damnum absque injuria

July 29, 2004

Snopes Said It, I Believe It, That Settles It!

Filed under:   by Xrlq @ 7:10 pm

Lonewacko rightly takes Snopes to task for labeling as “false” the undetermined allegations that Annie Jacobsen and her husband witnessed a terrorist dry run on Northwest Air Flight 327 on June 29. Snopes’s research is much more cursory than what I’ve seen on a number of blogs, enough so that Kevin Roderick, who agrees with their conclusion, was unimpressed by the Mikkelsons’ pronouncement. Similarly unimpressed is Patterico and, I suspect, Michelle Malkin, Spoons, and just about everyone else who hasn’t decided that Annie Jacobsen was the real terrorist. The original Snopes entry said nothing of the fact that 13 of the 14 terrorist/musicians/cads/whatever were traveling on expired visas, so Barbara Mikkelson updated it yesterday in an attempt to swat that issue down. Quoth Ms. Mikkelson:

Much has been made of the discovery that the Syrian musicians were supposedly traveling on “expired visas.” This claim stems from a misunderstanding of what the expiry date on a U.S. visa signifies.

She then goes on to explain that technically speaking, a visa “expires” on the day it can longer be used to enter the country, which is not necessarily the same as the “exit date,” by which the holder is required to leave. Based on this, we are asked to assume that as of June 29, only the expiry dates, not the exit dates, had passed. She cites no sources to corroborate this, however. The only external source she does cite is to a U.S. State Department page that explains this aspect of U.S. immigration law generally, and which says nothing about Mehana et al. in particular (nor could it, as the page was last updated in May, 2003).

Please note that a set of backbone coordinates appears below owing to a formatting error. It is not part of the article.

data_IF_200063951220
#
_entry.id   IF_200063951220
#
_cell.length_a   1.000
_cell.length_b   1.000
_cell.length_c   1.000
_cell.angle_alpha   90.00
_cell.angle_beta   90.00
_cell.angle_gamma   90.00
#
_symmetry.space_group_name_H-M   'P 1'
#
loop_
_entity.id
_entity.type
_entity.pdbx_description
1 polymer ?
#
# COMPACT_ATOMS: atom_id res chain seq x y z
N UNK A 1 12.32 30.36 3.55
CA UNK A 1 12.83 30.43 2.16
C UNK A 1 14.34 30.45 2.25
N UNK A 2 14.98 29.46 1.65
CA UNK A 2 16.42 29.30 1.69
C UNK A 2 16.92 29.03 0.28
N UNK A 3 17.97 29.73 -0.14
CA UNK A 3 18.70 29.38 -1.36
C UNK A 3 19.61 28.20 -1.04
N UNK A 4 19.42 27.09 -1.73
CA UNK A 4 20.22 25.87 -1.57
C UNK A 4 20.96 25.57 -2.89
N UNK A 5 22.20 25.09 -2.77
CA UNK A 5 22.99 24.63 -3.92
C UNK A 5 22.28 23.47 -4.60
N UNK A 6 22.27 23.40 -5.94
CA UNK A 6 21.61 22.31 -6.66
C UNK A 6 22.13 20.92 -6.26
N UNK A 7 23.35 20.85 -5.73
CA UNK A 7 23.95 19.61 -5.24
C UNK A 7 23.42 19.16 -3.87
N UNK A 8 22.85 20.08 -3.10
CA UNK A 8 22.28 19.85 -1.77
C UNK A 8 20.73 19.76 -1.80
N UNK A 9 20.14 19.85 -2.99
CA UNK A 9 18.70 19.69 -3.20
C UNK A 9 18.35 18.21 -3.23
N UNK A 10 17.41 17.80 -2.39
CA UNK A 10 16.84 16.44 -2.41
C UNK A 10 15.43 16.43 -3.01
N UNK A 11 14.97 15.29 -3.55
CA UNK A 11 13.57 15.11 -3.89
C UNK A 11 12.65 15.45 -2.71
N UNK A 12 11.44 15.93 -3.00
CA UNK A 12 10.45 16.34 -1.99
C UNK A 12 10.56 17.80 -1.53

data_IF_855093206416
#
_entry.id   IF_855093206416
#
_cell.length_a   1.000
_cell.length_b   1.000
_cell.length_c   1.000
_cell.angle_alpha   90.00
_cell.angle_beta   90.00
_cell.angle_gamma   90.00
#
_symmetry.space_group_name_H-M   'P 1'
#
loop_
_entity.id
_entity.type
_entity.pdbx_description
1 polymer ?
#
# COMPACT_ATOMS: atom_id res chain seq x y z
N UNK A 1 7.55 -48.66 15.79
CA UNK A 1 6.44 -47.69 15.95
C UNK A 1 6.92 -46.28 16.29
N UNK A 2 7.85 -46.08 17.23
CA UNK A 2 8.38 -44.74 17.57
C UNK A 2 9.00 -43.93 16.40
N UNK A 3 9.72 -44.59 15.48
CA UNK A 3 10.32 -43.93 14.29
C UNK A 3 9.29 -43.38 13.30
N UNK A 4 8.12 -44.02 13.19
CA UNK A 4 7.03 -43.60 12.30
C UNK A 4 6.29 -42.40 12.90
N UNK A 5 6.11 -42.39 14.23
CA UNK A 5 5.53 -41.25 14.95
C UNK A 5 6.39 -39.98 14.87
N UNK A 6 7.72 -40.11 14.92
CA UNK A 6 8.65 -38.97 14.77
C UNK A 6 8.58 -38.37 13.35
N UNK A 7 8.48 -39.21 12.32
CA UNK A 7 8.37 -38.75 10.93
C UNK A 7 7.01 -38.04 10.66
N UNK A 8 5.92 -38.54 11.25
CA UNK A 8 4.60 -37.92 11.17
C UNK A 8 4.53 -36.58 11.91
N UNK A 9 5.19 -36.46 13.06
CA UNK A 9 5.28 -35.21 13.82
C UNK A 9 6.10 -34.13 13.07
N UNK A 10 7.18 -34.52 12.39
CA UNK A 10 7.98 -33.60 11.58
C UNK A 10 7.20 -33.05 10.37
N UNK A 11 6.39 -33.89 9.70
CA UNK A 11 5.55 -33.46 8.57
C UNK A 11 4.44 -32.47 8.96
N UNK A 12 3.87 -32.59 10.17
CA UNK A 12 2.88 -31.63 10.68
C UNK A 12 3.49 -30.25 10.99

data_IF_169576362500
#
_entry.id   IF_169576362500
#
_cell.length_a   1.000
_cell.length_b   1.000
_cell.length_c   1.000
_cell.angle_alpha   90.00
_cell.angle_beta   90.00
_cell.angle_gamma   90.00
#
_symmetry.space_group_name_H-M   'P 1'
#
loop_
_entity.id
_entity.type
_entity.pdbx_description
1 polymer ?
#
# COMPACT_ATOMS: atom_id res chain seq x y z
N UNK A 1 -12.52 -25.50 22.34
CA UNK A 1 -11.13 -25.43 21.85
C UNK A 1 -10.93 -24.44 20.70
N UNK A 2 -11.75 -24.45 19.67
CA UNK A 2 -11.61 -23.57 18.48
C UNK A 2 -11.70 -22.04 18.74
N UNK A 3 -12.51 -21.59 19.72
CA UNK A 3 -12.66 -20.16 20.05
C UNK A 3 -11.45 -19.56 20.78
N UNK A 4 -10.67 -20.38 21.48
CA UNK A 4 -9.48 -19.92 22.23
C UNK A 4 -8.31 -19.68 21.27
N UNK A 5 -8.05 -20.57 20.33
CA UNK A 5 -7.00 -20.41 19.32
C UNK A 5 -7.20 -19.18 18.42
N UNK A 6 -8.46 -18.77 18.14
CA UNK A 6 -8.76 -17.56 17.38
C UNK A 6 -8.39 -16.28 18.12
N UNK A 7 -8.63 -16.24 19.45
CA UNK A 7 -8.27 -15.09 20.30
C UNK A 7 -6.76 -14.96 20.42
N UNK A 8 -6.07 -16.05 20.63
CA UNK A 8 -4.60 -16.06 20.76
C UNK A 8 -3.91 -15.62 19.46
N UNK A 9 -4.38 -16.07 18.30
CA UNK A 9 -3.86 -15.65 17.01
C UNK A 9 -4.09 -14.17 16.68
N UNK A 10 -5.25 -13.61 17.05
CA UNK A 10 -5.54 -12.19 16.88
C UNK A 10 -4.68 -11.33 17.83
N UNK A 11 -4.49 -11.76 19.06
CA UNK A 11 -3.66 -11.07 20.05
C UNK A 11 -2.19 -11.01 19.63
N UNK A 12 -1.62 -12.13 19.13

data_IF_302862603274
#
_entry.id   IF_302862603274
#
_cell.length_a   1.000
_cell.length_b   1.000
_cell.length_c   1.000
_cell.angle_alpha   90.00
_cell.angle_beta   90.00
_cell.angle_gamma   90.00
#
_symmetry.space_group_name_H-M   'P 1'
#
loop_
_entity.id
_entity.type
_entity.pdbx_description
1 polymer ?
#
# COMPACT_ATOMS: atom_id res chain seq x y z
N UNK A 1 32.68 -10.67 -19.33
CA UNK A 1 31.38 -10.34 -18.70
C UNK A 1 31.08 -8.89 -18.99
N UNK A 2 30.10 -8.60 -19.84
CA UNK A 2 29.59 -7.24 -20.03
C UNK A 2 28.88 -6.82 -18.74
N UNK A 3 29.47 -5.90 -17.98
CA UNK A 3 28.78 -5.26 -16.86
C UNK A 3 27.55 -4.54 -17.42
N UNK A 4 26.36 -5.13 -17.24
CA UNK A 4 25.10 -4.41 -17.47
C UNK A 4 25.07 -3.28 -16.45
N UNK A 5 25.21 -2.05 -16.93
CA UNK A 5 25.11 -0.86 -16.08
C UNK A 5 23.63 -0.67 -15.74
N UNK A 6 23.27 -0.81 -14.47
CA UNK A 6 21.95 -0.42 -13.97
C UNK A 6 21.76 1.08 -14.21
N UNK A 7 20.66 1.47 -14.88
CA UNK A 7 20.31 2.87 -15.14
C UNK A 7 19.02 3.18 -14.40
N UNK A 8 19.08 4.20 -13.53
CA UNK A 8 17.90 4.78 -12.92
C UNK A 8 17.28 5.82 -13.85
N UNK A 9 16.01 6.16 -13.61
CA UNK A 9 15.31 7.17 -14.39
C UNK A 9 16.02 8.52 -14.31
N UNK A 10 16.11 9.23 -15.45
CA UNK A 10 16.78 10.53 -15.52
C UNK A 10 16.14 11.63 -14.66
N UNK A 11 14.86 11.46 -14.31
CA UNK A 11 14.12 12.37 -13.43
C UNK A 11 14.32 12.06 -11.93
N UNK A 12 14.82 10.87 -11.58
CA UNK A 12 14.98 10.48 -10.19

On the other hand, this article by Audrey Hudson of the Washington Times, which has been quoted extensively by several bloggers but ignored by Snopes, quotes Immigration and Customs Enforcement spokesman Dean Boyd at length. In it, Mr. Boyd confirmed that 13 of the 14 musicians had entered the country on May 30, and that their visas had expired on June 10. If, as Snopes asks us to believe, the visas had really just “expired” with respect to their entry dates, and the men were lawfully in the United States at the time, one might think that Mr. Boyd would have brought this non-technicality up. He did not. Instead, he had this to say:

“The bottom line is there should have been an ICE agent called in to participate in the questioning, but there wasn’t. We believe if an ICE agent were there, they could have detected the visas had expired.”

Conspicuously absent is a further elaboration along the lines of “but then again, they weren’t trying to enter the country, so ICE would have also ‘detected’ that there was nothing wrong.” Everything he said – or at least, everything Hudson saw fit to include in the article – indicates that ICE has confirmed that at least 13 of the 14 had visas that had “expired” in every sense of the word, just as you probably understood the term yourself before reading this blog entry or Snopes’s.

Either Audrey Hudson or Barbara Mikkelson fell down on the job.

UPDATE: Syrian Ambassador Imad Moustapha does Snopes one better by falsely claiming in a letter to the Washington Times that Mehana and his musicians had previously performed at the kennedy Center, the Lincoln Center and Juilliard. Hat tip: Michelle Malkin. When Jacobson called him on it, he denied having made that claim. O-kay.

UPDATE x2: Audrey Hudson now reports that a second passenger (h/t: Political Musings) has corroborated Annie Jacobsen’s allegedly false report. Advantage: Not Snopes.